For six days in early August, scholars, pastors and students from 15 countries in Asia and the Pacific got together in Manila, Philippines to do something new: to think about the church from the perspective of the poor using liturgical tools as forms of mission and defiance. The backdrop of their work was the heavy present of the Empire breathing death in the lives of the poor across the world, but understood from the specifics and local struggles of the poor in Manila. The National Council of Churches of Philippines hosted the participants, and facilitated their connection and experiences within four different communities: Workers, Peasants, victims of the war on drugs and Indigenous People communities.
The first day of introduction helped them to get to know each other, learn about the situation in the Philippines from local leaders, and the liturgical theological grounds, methodology and cultural awareness before they were sent to the local communities.
The next three days living in the local communities gave them all first-hand experiences with the deep struggles of the people and their fight for survival. During this time, the group was to offer “deep listening” as their methodology and hear the voices of the suffering and ask questions as how they could be in solidarity with these communities. They visited workers on strike against Nutri Asia, a big company in Manila. The presence of Labour Unions has been discouraged by the government, making it easier for companies to abuse workers who work for 12 hours to gain 315 Philippine pesos (USD 3) per day, half of the minimum wage, without any benefit.
They heard from the peasants and how their lives are completely abandoned by the government. They live without roads, without hospitals, and are exposed to violence and sexual abuse. They heard the deep cry of the mothers who lost their kids to the government’s war on drugs where the police kill whomever they want leaving mothers without any explanation of their death and no justice. They heard from Indigenous People communities who have been thrown out of their lands by mining and logging companies, evacuated from their lands and their communities bombarded by the military.
All these excruciating forms of pain filled the hearts and minds of the conference participants and prepared them for two days of writing liturgical resources from the perspectives of those in suffering. During those days, they went through a liberative process of engaging the poor and thinking about faith from their perspectives. While liturgies are often done based on church traditions and documents, they used the method of liberation theology: “we first live with the poor and then we write (liturgical) theology”.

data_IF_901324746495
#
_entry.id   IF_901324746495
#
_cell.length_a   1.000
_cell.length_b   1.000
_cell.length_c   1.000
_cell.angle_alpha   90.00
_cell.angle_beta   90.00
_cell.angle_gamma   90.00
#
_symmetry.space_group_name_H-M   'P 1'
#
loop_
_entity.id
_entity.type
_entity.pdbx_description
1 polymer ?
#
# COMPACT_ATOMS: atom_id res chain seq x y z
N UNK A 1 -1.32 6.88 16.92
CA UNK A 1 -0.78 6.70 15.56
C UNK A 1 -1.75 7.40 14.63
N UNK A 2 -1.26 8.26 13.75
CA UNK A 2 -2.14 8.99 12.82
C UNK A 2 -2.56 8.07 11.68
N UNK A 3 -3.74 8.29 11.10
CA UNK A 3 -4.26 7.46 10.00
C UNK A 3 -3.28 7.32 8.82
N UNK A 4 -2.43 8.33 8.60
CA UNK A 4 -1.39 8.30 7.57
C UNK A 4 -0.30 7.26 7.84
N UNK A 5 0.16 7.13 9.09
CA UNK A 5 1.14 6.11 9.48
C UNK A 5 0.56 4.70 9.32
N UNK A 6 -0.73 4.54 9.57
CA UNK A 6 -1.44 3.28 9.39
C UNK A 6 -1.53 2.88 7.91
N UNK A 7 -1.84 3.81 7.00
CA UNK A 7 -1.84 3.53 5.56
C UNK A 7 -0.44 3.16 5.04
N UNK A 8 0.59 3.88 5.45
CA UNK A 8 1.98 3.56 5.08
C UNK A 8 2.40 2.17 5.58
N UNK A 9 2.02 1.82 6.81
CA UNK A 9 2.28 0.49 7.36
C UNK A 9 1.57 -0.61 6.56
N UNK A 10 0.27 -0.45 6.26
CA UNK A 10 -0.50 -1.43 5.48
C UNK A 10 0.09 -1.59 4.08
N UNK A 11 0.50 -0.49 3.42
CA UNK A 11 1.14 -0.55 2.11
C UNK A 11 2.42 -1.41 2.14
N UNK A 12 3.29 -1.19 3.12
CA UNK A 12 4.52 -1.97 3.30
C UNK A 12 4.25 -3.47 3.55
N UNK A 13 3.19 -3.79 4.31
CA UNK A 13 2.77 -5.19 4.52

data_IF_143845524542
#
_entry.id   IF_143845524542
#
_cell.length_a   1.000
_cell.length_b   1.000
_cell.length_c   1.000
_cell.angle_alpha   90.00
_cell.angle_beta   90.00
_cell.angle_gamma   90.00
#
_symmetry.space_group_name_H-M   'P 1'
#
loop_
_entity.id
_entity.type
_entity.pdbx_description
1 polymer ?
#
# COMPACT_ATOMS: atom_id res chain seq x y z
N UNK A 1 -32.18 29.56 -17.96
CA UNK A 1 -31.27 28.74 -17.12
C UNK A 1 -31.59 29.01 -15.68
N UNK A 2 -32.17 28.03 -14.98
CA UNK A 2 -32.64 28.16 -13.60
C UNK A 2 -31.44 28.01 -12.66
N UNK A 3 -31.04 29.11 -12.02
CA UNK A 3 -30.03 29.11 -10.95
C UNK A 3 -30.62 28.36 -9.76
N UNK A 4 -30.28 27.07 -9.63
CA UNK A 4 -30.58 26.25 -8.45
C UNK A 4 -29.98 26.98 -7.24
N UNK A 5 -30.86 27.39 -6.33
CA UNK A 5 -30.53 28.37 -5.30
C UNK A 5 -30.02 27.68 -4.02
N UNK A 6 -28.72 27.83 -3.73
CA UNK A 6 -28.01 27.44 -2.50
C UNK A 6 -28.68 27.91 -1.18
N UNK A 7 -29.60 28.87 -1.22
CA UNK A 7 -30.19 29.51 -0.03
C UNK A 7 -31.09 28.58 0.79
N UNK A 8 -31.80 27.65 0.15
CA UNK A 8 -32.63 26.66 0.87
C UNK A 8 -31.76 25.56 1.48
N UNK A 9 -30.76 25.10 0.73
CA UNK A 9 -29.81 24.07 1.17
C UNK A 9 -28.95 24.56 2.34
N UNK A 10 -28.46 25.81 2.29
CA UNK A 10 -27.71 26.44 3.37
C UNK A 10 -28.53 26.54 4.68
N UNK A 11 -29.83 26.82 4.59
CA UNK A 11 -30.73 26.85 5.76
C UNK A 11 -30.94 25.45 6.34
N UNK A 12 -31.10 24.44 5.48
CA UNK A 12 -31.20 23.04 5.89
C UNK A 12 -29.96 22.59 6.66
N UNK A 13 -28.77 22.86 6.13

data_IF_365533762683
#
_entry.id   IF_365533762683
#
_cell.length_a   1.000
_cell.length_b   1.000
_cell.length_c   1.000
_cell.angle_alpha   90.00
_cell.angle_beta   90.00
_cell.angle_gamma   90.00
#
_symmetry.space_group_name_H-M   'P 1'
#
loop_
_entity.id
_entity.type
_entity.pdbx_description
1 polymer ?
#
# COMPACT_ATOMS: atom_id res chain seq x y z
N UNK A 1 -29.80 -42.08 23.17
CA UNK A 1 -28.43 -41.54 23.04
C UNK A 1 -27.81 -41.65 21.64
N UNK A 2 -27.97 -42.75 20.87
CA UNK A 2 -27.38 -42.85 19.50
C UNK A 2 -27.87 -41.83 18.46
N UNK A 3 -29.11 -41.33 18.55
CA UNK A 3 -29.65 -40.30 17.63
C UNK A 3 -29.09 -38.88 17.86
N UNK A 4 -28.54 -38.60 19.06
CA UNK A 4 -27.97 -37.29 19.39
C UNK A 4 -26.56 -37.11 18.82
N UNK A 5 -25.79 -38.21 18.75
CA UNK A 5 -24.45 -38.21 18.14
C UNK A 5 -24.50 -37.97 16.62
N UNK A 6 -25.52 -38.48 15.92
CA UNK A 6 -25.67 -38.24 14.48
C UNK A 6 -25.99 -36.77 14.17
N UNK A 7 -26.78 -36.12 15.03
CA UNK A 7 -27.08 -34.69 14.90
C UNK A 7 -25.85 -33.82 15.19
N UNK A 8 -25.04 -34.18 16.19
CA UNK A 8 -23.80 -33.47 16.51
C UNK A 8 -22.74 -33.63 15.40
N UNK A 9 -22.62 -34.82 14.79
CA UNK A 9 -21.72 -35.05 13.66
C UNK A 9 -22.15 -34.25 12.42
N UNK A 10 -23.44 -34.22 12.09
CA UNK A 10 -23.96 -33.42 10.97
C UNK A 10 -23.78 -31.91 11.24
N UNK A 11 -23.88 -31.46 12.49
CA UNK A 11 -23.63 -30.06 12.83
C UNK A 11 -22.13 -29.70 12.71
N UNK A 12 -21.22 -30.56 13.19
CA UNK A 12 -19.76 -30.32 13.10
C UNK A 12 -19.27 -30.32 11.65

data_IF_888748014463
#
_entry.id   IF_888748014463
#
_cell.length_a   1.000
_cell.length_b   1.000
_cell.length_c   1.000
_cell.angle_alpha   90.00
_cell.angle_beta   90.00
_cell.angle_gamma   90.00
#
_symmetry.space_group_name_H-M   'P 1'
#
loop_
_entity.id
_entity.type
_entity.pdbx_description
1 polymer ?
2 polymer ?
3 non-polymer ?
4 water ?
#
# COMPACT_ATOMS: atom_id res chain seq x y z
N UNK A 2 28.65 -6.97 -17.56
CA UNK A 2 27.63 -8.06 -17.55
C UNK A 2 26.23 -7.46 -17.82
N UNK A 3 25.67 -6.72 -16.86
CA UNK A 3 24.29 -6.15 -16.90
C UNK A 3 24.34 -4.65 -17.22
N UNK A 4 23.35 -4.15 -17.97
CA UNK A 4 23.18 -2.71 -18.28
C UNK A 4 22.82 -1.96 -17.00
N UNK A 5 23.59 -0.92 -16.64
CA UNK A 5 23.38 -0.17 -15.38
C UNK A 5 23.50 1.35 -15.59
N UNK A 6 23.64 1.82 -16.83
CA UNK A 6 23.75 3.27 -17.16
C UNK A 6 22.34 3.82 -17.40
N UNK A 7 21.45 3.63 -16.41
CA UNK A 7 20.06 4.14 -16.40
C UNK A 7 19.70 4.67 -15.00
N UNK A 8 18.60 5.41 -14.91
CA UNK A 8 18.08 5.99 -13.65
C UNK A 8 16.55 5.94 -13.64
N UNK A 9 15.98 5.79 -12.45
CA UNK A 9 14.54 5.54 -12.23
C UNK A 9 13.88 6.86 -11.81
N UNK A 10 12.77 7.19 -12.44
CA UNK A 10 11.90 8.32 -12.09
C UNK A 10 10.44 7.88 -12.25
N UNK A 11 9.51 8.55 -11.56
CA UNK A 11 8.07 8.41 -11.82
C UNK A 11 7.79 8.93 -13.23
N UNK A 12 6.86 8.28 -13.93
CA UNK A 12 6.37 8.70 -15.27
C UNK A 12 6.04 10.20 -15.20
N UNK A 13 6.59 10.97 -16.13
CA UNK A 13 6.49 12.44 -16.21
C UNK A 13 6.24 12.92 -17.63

The Christian liturgical resources they all know in different ways were now rewritten by the cries of those suffering and together, they wrote a variety of liturgical sources for worship: calls to worship, mourning rituals, eucharistic and baptismal prayers, blessings, meditations, songs, artistic resources, performances, prayers of thanksgiving, strength, anger, and transformation. They believe that prayer is the vocabulary of their faith, and their task and hope was to create a new language, one that hears the cries of God from the margins, the voice of God from places of absence, forgetfulness and shadows. From there they prayed, now a different prayer, a prayer that speaks a different language, a prayer that starts where it hurts, a prayer that resists the Empire, a prayer that hopes to offer trans-national forms of solidarity to those living with and near death.
Twin hopes rose from this gathering: To offer to the church worldwide a host of liturgical resources that can be easily used in local churches to help the church to learn how to be in deeper connection and communion with the poor, to go where the poor live and be Christ’s presence in their midst; Also, they hope to create a new methodology for the creation of liturgy. If “books of worship,” are often done by specialists in hotel rooms, deciding how everyone should pray anywhere, this workshop intends to create a “different worship book,” one that comes from the pulsing lives of the poor, and done by people who are committed to the poor. These two aspects intend to detach the church from both conscious and unconscious connections with the Empire and offer tools, no matter how frail, to resist and dismantle powers of death and free us from the grip of the Empire of our world today.
This Manila workshop was a thrilling and unforgettable experience for all. Now they are continuing their work back home, using the same liturgical process with their own people in their own contexts and they will add these new resources to the common worship book. As they start the same process in Africa, the Americas and Europe, they will continue to add resources from other places in Asia. Their hope is that all will learn to pray together with the poor a prayer that offers to God all the glory, a glory that defies the dominance of the Empire, puts down the rich and lift up the weary.